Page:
Boris Smus

interaction engineering

A Sand County Almanac by Aldo Leopold

Inspired to read more about ecology after enjoying Mystery Teachings from the Living Earth by J. M. Greer, I picked up "Sand County Almanac". I'm not sure how I managed to miss this gem for so long.

Aldo Leopold was an ecosystems' genius, and this most famous book of his contains deep analysis couched in poetic but accessible prose. Leopold was one of the O.G. environmentalists, perhaps an east coast John Muir? I really loved this collection of essays, especially "Good Oak", "Axe in Hand" and "The Land Ethic". These three essays stand alone, contain great quotes, and should be required reading.

Good Oak

In his "Good Oak" chapter, Leopold recalls felling a dead oak, peeling back the layers of time as his saw cuts through each annual circle in the cross-section of the tree. As he does this, Leopold recalls the history of his 80 acre Sand County farm from an Oak's perspective. This is such a great device, noticed by others as well, as in this blog post entitled Tree Ring-Span Storytelling. I loved this quote from the chapter:

There are two spiritual dangers in not owning a farm. One is the danger of supposing that breakfast comes from the grocery, and the other that heat comes from the furnace.

Axe in Hand

"Axe in Hand" focuses on the almost god-like role of farmers, and a deep discussion on bias (along the lines of my Maybe biases are good). Leopold muses on why he prefers pine trees to birches, digging deeply and honestly to try to understand why. I'm impressed at the number of possible reasons he produces to favor the pine, but ultimately concedes:

The only conclusion I have ever reached is that I love all trees, but I am in love with pines.

Farmers decide which plants should live and which should die. Improvements to farming tools are all still fundamentally concerned with doing these god-like activities more efficiently. It's an interesting sentiment expressed many years later, in 1968 by Stewart Brand "We are as gods and might as well get good at it". Leopold quotes "Tristram" by Edwin Arlington Robinson:

Whether you will or not You are a King, Tristram, for you are one Of the time-tested few that leave the world, When they are gone, not the same place it was. Mark what you leave.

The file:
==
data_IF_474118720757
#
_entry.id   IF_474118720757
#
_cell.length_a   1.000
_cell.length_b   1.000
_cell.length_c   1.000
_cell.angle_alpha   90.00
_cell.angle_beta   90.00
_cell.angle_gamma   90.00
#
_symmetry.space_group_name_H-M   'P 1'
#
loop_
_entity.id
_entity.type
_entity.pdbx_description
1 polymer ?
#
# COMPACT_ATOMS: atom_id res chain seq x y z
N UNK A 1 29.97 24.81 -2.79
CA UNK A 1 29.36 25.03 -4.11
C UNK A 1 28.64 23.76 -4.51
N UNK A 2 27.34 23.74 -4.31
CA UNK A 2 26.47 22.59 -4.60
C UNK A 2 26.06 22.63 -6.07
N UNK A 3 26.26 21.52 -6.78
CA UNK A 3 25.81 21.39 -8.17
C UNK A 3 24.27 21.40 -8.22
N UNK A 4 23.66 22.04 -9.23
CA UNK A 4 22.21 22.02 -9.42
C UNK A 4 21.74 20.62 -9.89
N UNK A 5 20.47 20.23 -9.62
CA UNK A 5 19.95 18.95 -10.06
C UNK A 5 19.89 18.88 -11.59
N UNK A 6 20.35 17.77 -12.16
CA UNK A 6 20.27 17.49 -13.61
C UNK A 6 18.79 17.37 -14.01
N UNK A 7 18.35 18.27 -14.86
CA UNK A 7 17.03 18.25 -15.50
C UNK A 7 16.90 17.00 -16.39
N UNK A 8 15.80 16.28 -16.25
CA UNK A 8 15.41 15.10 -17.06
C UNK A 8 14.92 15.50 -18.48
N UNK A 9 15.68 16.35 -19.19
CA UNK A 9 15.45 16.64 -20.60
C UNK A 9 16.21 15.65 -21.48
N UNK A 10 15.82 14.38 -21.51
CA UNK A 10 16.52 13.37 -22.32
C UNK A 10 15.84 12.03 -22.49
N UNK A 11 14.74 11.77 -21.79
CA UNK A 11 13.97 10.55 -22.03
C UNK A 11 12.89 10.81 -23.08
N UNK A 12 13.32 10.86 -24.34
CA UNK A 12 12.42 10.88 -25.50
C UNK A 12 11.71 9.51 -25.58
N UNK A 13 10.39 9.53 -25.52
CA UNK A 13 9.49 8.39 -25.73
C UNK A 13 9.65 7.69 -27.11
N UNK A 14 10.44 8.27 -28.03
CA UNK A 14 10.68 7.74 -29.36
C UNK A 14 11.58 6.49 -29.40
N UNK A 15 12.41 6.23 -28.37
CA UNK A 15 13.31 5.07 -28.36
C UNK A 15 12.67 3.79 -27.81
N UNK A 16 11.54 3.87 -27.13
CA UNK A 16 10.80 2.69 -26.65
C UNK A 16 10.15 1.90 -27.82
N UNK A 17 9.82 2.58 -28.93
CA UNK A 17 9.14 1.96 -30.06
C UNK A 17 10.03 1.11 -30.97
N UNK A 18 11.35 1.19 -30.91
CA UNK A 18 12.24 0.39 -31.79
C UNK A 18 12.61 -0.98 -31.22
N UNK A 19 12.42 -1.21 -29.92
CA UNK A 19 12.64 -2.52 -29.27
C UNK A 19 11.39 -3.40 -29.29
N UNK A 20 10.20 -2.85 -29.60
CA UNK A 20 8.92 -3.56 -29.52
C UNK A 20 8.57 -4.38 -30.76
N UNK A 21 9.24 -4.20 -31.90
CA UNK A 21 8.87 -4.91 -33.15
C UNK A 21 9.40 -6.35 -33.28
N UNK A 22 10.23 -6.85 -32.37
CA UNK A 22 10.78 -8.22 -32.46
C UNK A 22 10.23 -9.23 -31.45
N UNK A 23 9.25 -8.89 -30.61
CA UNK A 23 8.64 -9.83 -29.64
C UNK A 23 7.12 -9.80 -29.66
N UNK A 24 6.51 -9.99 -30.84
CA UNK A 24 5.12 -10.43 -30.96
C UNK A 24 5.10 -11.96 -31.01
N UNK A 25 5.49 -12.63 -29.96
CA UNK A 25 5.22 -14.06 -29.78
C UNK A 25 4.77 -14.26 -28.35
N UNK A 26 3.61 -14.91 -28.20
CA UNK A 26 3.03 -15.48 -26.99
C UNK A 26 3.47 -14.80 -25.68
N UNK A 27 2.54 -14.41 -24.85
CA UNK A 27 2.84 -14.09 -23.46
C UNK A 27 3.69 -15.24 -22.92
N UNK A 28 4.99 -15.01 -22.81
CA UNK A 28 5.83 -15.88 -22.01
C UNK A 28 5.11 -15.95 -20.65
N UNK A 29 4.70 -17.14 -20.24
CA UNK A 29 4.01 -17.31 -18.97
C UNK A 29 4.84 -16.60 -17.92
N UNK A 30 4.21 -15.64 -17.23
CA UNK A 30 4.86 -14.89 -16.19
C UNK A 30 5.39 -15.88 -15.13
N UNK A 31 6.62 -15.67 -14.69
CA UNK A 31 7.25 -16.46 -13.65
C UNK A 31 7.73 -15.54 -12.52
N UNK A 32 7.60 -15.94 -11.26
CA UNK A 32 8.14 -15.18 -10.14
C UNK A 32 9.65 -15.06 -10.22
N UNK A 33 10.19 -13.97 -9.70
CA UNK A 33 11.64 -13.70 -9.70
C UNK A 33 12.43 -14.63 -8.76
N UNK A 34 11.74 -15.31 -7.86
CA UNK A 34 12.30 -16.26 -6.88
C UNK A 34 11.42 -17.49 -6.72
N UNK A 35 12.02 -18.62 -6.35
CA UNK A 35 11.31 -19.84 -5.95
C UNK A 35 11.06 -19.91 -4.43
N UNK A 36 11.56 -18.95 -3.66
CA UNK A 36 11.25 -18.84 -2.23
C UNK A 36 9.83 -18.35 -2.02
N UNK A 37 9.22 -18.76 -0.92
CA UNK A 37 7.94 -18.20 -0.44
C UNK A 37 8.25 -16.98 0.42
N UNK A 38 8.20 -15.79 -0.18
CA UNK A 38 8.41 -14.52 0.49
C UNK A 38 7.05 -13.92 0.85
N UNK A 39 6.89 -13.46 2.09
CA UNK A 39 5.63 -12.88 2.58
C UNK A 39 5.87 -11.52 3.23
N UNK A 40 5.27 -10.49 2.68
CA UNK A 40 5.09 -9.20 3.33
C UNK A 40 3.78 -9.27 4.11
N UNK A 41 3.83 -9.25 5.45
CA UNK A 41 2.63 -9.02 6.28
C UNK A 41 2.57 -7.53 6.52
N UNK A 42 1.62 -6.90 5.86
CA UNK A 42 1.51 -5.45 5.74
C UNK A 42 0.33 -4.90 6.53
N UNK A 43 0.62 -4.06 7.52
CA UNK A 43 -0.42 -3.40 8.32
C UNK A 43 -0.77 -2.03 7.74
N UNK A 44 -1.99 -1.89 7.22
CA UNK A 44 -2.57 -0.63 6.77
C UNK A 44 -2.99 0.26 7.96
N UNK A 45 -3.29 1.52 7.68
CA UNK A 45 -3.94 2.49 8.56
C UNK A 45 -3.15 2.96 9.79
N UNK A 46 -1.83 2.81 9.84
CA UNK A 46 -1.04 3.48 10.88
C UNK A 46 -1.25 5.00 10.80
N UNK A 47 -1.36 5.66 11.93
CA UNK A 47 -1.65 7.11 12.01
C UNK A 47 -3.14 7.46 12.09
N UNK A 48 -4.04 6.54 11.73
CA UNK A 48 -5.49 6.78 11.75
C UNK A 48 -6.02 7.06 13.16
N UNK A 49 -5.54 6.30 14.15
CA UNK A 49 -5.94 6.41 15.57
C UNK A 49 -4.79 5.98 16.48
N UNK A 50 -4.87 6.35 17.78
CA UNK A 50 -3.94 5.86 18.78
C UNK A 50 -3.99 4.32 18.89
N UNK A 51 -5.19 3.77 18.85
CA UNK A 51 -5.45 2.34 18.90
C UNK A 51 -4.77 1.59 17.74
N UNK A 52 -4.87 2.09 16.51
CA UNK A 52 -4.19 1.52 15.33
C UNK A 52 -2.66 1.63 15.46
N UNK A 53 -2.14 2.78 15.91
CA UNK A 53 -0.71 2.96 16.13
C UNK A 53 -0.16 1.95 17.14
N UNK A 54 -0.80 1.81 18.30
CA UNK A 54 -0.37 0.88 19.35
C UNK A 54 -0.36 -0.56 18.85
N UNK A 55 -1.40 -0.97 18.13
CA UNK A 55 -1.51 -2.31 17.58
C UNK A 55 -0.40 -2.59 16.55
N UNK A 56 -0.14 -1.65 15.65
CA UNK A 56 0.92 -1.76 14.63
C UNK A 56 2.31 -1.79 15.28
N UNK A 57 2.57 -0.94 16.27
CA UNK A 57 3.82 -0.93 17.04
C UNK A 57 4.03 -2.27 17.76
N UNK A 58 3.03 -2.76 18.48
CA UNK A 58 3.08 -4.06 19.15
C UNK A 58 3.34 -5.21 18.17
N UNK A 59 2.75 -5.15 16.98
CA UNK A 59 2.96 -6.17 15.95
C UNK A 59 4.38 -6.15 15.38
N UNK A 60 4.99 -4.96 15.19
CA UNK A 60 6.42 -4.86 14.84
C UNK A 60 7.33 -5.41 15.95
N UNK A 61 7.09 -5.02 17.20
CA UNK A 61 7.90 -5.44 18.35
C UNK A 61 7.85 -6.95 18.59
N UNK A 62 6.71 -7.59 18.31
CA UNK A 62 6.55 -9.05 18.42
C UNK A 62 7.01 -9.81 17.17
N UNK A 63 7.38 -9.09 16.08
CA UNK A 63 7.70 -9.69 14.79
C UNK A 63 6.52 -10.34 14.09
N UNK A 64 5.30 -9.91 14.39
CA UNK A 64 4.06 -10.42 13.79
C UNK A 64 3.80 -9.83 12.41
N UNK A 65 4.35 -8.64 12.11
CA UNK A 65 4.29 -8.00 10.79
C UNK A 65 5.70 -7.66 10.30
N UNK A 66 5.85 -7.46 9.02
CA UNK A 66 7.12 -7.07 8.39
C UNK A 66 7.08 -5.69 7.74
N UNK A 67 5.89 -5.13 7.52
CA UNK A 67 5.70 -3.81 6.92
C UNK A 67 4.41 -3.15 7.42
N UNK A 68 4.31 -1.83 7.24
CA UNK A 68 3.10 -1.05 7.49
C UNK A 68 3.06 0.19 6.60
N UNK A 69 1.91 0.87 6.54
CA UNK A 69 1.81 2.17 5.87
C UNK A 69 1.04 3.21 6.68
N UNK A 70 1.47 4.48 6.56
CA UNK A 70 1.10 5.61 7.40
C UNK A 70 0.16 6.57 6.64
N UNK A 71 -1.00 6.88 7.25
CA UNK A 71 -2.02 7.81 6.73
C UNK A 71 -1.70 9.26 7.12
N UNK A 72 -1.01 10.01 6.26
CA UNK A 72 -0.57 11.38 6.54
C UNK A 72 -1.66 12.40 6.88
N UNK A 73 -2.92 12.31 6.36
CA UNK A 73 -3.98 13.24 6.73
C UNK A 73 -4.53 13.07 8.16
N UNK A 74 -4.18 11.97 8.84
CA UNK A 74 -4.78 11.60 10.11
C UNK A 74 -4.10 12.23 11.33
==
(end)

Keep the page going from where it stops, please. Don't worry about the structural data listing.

The Land Ethic

In "The Land Ethic", Leopold describes a model for the natural world he calls the land pyramid. This is similar to the food chain, except with soil as the foundation. Leopold observes that soil is not just a place to plant things, but the substrate in which life can evolve and flourish.

The land pyramid tends to grow in height over evolutionary time, increasing in complexity as life figures out increasingly clever adaptations and ways of being. Leopold laments the loss of megafauna and other apex predators due to human over-hunting, as this flattened the land pyramid for the first time in a long time.

Leopold describes his conservationist philosophy in a few choice quotes:

Ethical behavior is doing the right thing when no one else is watching- even when doing the wrong thing is legal.

We are remodeling the Alhambra with a steam-shovel, and we are proud of our yardage. We shall hardly relinquish the shovel, which after all has many good points, but we are in need of gentler and more objective criteria for its successful use.

A thing is right when it tends to preserve the integrity, stability, and beauty of the biotic community. It is wrong when it tends otherwise.

Throughout the narrative, Leopold intertwines natural phenomena that were new to me and raised many questions in my mind:

  • Rabbits apparently girdle Oak trees. (What does girdling mean? What is the rabbit-tree symbiosis he alludes to?)
  • You can apparently tell how good a year was by the vertical spacing between branches on the trunk. (How do trees grow? How do bones grow?)
  • I am really intrigued by this sky dance that the Woodcock does. They are hilarious birds.

"Sand County Almanac" is well worth a read or a listen.